CBS Signs Arsenio Hall to Develop Late-Night TV Program
The weeknight show featuring Hall, 56, will be introduced on 17 stations owned by Tribune Co., including outlets in New York, Los Angeles and Chicago, CBS Corp.’s Los Angeles-based syndication division said yesterday in an e-mailed statement. None of Tribune’s stations are CBS affiliates.
The deal lets CBS offer a new late-night program to stations with other affiliations, including Fox and CW. Airing at 10 p.m. or 11 p.m., the hour-long show program by CBS Television Distribution will compete in some regions with Letterman, the network’s late-night star, and NBC’s Jay Leno, 62. Letterman, 65, agreed in April to a new contract through 2014 that beats Johnny Carson’s 30-year record.
Tom Keaney, a spokesman for Letterman, declined in an e- mail to comment on the agreement with Hall.
CBS, owner of the most-watched TV network, gained 1 percent to $31.95 at the close of New York trading. The stock has gained 18 percent this year.
Hall, who recently won NBC’s “Celebrity Apprentice,” is best known for hosting the “The Arsenio Hall Show,” a late- night syndicated talk show produced by Paramount Domestic Television, now CBS Television Distribution, which ran from 1989 to 1994, according to the statement.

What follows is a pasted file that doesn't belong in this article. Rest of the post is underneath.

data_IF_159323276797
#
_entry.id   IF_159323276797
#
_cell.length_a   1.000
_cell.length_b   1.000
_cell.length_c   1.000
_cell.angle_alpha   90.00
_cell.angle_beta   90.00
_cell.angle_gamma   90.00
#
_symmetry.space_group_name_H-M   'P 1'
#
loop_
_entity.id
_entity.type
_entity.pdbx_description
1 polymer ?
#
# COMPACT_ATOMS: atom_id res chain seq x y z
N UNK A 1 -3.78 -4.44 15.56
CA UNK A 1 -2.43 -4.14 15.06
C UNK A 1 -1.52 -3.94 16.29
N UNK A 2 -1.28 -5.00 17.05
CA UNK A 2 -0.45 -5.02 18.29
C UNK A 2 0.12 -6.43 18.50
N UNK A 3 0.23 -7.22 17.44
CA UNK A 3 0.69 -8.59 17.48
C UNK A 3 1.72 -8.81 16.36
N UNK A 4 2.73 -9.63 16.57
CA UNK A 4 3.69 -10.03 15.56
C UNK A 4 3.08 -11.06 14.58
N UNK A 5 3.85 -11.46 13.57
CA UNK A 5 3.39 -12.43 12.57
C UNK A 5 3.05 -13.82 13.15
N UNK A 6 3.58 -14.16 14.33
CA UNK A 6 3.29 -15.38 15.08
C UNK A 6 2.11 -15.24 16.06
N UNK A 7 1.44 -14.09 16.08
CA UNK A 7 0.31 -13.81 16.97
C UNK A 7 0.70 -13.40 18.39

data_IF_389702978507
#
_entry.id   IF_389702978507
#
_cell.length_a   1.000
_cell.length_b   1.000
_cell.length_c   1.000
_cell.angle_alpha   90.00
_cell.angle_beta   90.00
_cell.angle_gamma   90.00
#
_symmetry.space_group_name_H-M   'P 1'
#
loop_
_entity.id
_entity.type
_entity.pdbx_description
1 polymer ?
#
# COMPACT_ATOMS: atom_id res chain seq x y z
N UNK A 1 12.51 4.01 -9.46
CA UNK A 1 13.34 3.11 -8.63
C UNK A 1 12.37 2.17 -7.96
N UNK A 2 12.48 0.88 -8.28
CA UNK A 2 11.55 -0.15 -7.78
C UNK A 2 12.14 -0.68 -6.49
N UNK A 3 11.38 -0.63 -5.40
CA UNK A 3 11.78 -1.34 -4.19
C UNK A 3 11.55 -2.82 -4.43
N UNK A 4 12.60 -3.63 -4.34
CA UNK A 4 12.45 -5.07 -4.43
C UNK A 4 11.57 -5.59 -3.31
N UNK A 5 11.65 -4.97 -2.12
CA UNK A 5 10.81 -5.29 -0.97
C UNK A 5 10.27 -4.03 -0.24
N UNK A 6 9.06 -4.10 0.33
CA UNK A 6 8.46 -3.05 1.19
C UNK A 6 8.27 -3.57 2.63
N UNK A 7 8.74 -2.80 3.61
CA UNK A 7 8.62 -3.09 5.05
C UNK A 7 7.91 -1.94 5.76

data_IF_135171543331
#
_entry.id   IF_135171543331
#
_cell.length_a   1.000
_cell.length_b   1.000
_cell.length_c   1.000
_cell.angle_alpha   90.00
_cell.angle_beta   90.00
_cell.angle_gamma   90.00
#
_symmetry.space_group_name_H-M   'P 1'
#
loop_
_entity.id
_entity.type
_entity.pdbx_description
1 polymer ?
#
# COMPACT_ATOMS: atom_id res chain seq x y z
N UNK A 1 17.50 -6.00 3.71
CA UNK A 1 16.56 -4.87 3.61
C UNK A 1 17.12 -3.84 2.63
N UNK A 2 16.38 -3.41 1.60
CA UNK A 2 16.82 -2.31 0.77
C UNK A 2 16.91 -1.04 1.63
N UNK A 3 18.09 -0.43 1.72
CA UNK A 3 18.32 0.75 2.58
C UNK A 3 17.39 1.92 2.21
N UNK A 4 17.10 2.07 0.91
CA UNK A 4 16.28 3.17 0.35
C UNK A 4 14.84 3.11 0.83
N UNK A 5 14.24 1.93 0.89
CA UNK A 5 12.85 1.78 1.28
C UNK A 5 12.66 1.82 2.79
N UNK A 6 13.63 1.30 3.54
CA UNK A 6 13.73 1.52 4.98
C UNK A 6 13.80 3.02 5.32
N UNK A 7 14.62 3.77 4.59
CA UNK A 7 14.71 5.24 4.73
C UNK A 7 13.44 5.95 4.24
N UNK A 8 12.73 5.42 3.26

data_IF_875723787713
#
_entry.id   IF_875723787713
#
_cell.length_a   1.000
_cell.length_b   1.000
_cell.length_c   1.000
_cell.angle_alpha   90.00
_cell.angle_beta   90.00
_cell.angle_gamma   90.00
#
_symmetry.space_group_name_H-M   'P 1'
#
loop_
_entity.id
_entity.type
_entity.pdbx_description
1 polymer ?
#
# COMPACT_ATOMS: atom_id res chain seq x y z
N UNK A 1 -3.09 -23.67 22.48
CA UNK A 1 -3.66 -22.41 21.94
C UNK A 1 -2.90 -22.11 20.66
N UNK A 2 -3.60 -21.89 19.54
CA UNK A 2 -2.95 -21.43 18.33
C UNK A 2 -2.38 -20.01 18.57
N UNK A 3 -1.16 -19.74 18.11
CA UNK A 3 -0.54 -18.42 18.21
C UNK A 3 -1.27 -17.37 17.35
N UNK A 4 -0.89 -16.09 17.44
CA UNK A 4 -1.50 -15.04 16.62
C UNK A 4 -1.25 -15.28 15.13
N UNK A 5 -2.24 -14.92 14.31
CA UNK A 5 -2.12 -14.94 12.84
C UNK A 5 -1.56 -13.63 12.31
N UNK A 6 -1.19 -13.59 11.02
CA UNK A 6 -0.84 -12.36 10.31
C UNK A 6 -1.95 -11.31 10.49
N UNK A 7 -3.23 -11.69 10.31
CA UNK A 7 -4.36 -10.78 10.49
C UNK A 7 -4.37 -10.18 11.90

Tribune, based in Chicago, is a partner on the production, CBS said. The show is already sold in the 10 largest U.S. markets and 17 of the top 20, according to the company.
Also signing on are major market stations from the CBS Television Stations group including Boston, San Francisco, Atlanta, Detroit, Tampa and Pittsburgh, plus Local TV LLC stations including markets in Denver, Cleveland, St. Louis, Kansas City, Milwaukee, Greensboro and Norfolk, CBS said.
Tribune, also owner of the namesake Chicago newspaper and Los Angeles Times, is awaiting court approval of a plan to leave bankruptcy protection, lawyers involved in the case said this month. A ruling may come in early July, they said.
The company is trying for the second time to win approval of a reorganization plan that settles legal claims against the senior lenders that funded the company’s 2007 buyout, which critics said left the television and newspaper company insolvent.
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